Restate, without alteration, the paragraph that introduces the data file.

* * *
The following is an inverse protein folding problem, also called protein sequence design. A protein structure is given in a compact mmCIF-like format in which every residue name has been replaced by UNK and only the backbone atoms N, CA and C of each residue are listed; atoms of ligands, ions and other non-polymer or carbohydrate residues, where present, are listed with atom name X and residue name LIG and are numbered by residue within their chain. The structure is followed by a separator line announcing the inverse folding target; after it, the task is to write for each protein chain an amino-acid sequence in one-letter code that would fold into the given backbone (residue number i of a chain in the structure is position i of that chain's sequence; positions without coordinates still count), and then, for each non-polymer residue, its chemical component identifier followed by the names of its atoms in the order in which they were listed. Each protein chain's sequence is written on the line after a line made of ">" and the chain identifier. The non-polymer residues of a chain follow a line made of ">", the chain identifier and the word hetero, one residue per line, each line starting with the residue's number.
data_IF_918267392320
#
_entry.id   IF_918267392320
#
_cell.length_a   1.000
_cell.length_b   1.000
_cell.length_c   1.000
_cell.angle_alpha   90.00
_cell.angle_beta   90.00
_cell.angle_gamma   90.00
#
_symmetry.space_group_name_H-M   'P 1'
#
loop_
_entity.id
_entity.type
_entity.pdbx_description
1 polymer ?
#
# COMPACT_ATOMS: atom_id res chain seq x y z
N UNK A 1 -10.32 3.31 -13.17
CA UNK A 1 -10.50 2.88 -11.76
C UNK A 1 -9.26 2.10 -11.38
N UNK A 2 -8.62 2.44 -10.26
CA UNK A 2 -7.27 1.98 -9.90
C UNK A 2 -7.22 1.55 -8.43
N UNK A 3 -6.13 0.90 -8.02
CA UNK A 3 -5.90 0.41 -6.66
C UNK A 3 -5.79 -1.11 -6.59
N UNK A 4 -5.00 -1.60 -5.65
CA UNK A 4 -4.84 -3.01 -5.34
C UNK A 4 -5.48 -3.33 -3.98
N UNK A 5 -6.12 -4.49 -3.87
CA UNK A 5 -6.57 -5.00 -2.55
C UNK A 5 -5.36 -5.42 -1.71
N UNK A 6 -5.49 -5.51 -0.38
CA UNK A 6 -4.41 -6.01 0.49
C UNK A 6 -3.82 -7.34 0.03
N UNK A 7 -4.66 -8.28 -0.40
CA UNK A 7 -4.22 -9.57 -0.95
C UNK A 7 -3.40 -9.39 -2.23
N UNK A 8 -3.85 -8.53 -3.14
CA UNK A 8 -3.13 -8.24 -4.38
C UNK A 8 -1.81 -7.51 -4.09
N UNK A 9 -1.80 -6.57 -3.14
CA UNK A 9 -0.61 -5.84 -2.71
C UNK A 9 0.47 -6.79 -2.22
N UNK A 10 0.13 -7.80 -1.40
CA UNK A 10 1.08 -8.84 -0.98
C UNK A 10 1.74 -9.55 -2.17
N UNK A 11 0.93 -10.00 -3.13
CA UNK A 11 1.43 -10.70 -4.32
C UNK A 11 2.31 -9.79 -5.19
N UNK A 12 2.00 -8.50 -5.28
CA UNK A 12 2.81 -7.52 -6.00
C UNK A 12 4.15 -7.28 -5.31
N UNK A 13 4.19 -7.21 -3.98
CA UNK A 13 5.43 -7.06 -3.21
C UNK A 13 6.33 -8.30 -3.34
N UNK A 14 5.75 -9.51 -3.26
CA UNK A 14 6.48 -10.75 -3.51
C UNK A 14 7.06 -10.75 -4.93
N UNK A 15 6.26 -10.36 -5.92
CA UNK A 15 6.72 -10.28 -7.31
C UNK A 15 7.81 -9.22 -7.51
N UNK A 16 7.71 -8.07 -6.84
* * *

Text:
The following is an inverse protein folding problem, also called protein sequence design. A protein structure is given in a compact mmCIF-like format in which every residue name has been replaced by UNK and only the backbone atoms N, CA and C of each residue are listed; atoms of ligands, ions and other non-polymer or carbohydrate residues, where present, are listed with atom name X and residue name LIG and are numbered by residue within their chain. The structure is followed by a separator line announcing the inverse folding target; after it, the task is to write for each protein chain an amino-acid sequence in one-letter code that would fold into the given backbone (residue number i of a chain in the structure is position i of that chain's sequence; positions without coordinates still count), and then, for each non-polymer residue, its chemical component identifier followed by the names of its atoms in the order in which they were listed. Each protein chain's sequence is written on the line after a line made of ">" and the chain identifier. The non-polymer residues of a chain follow a line made of ">", the chain identifier and the word hetero, one residue per line, each line starting with the residue's number.